2020 Giving Highlights

Year after year, our donors move us with their kindness and generosity, and we are so grateful to every one of them. Here are a few of their stories. 

Help for Children in Distress

A transformative gift supports pediatricians with the resources they need to immediately address the behavioral health issues they see in their patients.

New Professorship Supports Cancer Research

For more than 30 years, Kenneth Weg D’60 and his wife, Carol Weg, have been on the frontlines of cancer treatment and prevention, both personally and professionally. Through a generous gift, they established the Kenneth E. and Carol L. Weg Distinguished Professorship at the Geisel School of Medicine. One of the highest honors in academic medicine, endowed professorships support the work of key faculty in their roles as researcher and teacher. The inaugural recipient of the Weg Professorship is Scott A. Gerber, PhD, professor of molecular and systems biology and of biochemistry and cell biology at Geisel, and program director of the Cancer Biology and Therapeutics Research Program at Dartmouth’s and Dartmouth-Hitchcock’s Norris Cotton Cancer Center (NCCC).

Training Future Pathologists

Marlyn Grossman’s late husband, I. William “Bill” Grossman, MD, was a surgical pathologist who cared deeply about training the next generation of pathologists. A former adjunct faculty member at the Geisel School of Medicine, William also received exceptional care as a patient at Dartmouth-Hitchcock Medical Center (DHMC). To honor her husband’s legacy, and in gratitude for his care at DHMC, Marlyn established the I. William Grossman, MD, Student Fellowship Endowment Fund. The fellowship is awarded annually to third- or fourth-year medical students who spend the year rotating through the divisions of surgical pathology, autopsy, and laboratory medicine at DHMC—accomplishing what would normally be expected of first-year pathology residents—and also conducting research.

Alumni Give Relief and Solace

When COVID-19 struck, some medical students were particularly hard hit financially. Their partners or their parents lost jobs. Their childcare was disrupted. Abruptly displaced from clinical rotations, they had to find new housing. Geisel quickly established a student relief fund with 100 percent of the money going to students with critical financial need. Alumni Daniel Lucey D’77, MED’81 and Bonnie Henderson D’89, MED’93 provided the lead gifts—and, through their generosity, they provided all Geisel students with the reassuring knowledge that their school and its alumni would never let them struggle through difficult times alone.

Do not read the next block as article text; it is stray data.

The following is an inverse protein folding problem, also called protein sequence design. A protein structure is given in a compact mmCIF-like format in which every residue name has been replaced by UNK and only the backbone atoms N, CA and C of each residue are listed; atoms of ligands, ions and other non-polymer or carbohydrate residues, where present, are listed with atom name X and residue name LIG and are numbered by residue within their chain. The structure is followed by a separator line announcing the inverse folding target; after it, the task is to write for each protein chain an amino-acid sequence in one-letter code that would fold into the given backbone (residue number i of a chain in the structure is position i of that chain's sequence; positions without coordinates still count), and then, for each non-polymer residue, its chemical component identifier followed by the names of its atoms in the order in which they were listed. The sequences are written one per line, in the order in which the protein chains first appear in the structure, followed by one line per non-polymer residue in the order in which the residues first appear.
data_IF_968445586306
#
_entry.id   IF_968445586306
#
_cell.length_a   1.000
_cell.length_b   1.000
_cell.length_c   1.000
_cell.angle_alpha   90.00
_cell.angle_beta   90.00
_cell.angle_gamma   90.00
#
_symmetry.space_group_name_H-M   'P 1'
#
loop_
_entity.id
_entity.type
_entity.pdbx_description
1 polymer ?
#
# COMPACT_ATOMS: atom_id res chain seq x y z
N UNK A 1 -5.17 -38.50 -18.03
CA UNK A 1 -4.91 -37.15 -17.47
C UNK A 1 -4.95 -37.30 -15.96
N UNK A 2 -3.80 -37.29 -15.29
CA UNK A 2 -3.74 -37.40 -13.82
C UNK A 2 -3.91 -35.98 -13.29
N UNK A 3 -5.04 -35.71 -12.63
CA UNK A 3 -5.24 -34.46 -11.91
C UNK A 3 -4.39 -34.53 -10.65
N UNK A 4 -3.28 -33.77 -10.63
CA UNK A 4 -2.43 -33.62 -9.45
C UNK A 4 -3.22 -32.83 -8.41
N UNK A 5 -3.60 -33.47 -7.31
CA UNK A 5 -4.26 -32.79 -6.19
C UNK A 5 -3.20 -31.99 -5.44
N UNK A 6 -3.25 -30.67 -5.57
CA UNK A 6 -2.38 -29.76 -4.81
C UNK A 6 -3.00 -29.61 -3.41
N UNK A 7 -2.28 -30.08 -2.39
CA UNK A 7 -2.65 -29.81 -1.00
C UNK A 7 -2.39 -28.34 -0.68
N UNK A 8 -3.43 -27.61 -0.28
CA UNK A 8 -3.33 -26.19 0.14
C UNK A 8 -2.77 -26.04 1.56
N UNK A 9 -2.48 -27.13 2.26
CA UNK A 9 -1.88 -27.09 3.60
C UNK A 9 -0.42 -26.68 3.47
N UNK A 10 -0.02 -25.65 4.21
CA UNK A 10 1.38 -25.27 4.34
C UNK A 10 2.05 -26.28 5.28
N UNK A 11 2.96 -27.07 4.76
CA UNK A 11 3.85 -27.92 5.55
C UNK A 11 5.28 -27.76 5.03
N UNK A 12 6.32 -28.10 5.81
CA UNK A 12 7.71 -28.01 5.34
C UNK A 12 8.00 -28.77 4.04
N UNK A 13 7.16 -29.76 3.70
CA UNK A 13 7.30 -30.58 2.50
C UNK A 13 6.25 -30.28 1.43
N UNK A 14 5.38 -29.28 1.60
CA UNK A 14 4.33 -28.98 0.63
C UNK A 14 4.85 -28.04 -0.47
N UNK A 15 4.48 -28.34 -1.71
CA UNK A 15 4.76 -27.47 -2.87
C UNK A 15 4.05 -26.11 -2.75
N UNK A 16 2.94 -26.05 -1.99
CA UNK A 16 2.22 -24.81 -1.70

Expanding Access to Expert Care

Nationwide, there is a shortage of specialists for Crohn’s disease. This shortage is especially acute in rural communities—and Northern New England is no exception. Thanks to a grant from the Leona M. and Harry B. Helmsley Charitable Trust, Dartmouth-Hitchcock (D-H) will improve access to specialty care for people living with Crohn’s disease in Vermont, New Hampshire, and Maine by expanding its current telemedicine program for Inflammatory Bowel Disease (IBD) and creating a Virtual IBD Center. Patients can connect with gastroenterologists with expertise in Crohn’s disease management and treatment and a Crohn’s disease nurse coordinator, and receive additional support from a psychologist, dietician, and a pharmacist.

Supporting Generations of Medical Students

Stu Hanson D’59, MED’60 and his wife, Gail Hanson, included the Geisel School of Medicine and Dartmouth College in their estate plans, then decided they wanted to do something with immediate impact. In 2013, they established endowed scholarships at Geisel and the College. Now, in response to the current economic crisis and increasing student need—and in response to the College’s campaign goal of securing $500 million for scholarships to support graduate and undergraduate students—the Hansons have made significant additional contributions to their original funds. Growing in perpetuity, endowed funds benefit students today and generations of students to come.

Protecting Our Children

The Child Advocacy and Protection Program (CAPP) at the Children’s Hospital at Dartmouth-Hitchcock (CHaD) takes care of our most vulnerable population—children who may be victims of abuse or neglect. CAPP provides crucial services and individualized treatment to hundreds of children a year, while health insurers cover this care at a rate of only about 10 percent. Ken and Vickie French have helped bridge this gap since 2007 with leadership gifts and in 2020, in recognition of their ongoing generosity, the program was named The Ken and Vickie French Child Advocacy and Protection Program.

By Our Community, For Our Community

In response to the economic fallout of the COVID-19 pandemic, Dartmouth-Hitchcock Health (D-HH) launched the COVID-19 Community Relief Fund in March to support safety net organizations throughout the region. The Jack and Dorothy Byrne Foundation initiated fundraising with a pledge to match the first $50,000 in gifts, and two other matching challenges followed—a $25,000 pledge from the Lebanon, N.H.-based business ImmuNext and a $10,000 pledge from an anonymous donor. Almost $500,000 has been donated by over 730 members of our community, for our community, and the funds have been distributed to food shelves and soup kitchens, senior centers and homeless shelters, mental health and substance use treatment organizations, and other social service agencies.